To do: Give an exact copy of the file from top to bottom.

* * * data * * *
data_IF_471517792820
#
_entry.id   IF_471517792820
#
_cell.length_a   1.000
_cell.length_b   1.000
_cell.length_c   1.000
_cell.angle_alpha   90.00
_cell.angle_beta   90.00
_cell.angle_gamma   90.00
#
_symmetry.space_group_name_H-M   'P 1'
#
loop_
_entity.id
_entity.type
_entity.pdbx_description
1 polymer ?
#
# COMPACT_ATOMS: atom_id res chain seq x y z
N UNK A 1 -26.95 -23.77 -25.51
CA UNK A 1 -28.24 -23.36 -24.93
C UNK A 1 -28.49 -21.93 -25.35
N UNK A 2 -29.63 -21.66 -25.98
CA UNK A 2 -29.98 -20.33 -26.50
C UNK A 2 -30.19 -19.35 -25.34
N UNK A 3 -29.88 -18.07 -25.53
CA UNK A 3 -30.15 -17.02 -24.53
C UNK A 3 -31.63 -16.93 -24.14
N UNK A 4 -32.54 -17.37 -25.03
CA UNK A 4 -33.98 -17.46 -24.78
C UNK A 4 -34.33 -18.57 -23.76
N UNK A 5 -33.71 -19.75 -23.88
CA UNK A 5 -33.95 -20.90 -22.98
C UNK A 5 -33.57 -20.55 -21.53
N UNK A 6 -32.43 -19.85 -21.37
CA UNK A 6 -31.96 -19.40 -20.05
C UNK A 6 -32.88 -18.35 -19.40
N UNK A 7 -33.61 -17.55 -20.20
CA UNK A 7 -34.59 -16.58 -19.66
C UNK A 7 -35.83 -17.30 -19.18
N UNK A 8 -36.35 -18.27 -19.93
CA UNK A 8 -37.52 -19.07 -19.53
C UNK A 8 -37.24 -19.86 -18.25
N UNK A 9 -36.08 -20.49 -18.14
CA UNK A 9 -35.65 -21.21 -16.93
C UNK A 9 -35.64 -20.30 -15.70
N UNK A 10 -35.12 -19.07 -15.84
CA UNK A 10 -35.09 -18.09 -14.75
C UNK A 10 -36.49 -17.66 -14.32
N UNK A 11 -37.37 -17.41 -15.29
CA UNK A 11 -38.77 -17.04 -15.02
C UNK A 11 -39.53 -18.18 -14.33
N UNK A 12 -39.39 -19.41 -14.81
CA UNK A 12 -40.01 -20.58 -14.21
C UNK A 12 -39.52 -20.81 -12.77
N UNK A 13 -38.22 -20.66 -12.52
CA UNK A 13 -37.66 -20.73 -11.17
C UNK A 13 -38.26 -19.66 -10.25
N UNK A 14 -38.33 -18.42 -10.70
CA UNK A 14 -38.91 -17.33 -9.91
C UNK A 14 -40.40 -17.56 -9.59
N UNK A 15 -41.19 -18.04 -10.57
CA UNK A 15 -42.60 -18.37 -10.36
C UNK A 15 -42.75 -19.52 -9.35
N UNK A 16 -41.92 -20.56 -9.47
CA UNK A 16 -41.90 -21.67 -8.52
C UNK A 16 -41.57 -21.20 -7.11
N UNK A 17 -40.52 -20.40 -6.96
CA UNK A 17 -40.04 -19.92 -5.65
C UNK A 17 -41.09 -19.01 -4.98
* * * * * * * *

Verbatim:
data_IF_471517792820
#
_entry.id   IF_471517792820
#
_cell.length_a   1.000
_cell.length_b   1.000
_cell.length_c   1.000
_cell.angle_alpha   90.00
_cell.angle_beta   90.00
_cell.angle_gamma   90.00
#
_symmetry.space_group_name_H-M   'P 1'
#
loop_
_entity.id
_entity.type
_entity.pdbx_description
1 polymer ?
#
# COMPACT_ATOMS: atom_id res chain seq x y z
N UNK A 1 -26.95 -23.77 -25.51
CA UNK A 1 -28.24 -23.36 -24.93
C UNK A 1 -28.49 -21.93 -25.35
N UNK A 2 -29.63 -21.66 -25.98
CA UNK A 2 -29.98 -20.33 -26.50
C UNK A 2 -30.19 -19.35 -25.34
N UNK A 3 -29.88 -18.07 -25.53
CA UNK A 3 -30.15 -17.02 -24.53
C UNK A 3 -31.63 -16.93 -24.14
N UNK A 4 -32.54 -17.37 -25.03
CA UNK A 4 -33.98 -17.46 -24.78
C UNK A 4 -34.33 -18.57 -23.76
N UNK A 5 -33.71 -19.75 -23.88
CA UNK A 5 -33.95 -20.90 -22.98
C UNK A 5 -33.57 -20.55 -21.53
N UNK A 6 -32.43 -19.85 -21.37
CA UNK A 6 -31.96 -19.40 -20.05
C UNK A 6 -32.88 -18.35 -19.40
N UNK A 7 -33.61 -17.55 -20.20
CA UNK A 7 -34.59 -16.58 -19.66
C UNK A 7 -35.83 -17.30 -19.18
N UNK A 8 -36.35 -18.27 -19.93
CA UNK A 8 -37.52 -19.07 -19.53
C UNK A 8 -37.24 -19.86 -18.25
N UNK A 9 -36.08 -20.49 -18.14
CA UNK A 9 -35.65 -21.21 -16.93
C UNK A 9 -35.64 -20.30 -15.70
N UNK A 10 -35.12 -19.07 -15.84
CA UNK A 10 -35.09 -18.09 -14.75
C UNK A 10 -36.49 -17.66 -14.32
N UNK A 11 -37.37 -17.41 -15.29
CA UNK A 11 -38.77 -17.04 -15.02
C UNK A 11 -39.53 -18.18 -14.33
N UNK A 12 -39.39 -19.41 -14.81
CA UNK A 12 -40.01 -20.58 -14.21
C UNK A 12 -39.52 -20.81 -12.77
N UNK A 13 -38.22 -20.66 -12.52
CA UNK A 13 -37.66 -20.73 -11.17
C UNK A 13 -38.26 -19.66 -10.25
N UNK A 14 -38.33 -18.42 -10.70
CA UNK A 14 -38.91 -17.33 -9.91
C UNK A 14 -40.40 -17.56 -9.59
N UNK A 15 -41.19 -18.04 -10.57
CA UNK A 15 -42.60 -18.37 -10.36
C UNK A 15 -42.75 -19.52 -9.35
N UNK A 16 -41.92 -20.56 -9.47
CA UNK A 16 -41.90 -21.67 -8.52
C UNK A 16 -41.57 -21.20 -7.11
N UNK A 17 -40.52 -20.40 -6.96
CA UNK A 17 -40.04 -19.92 -5.65
C UNK A 17 -41.09 -19.01 -4.98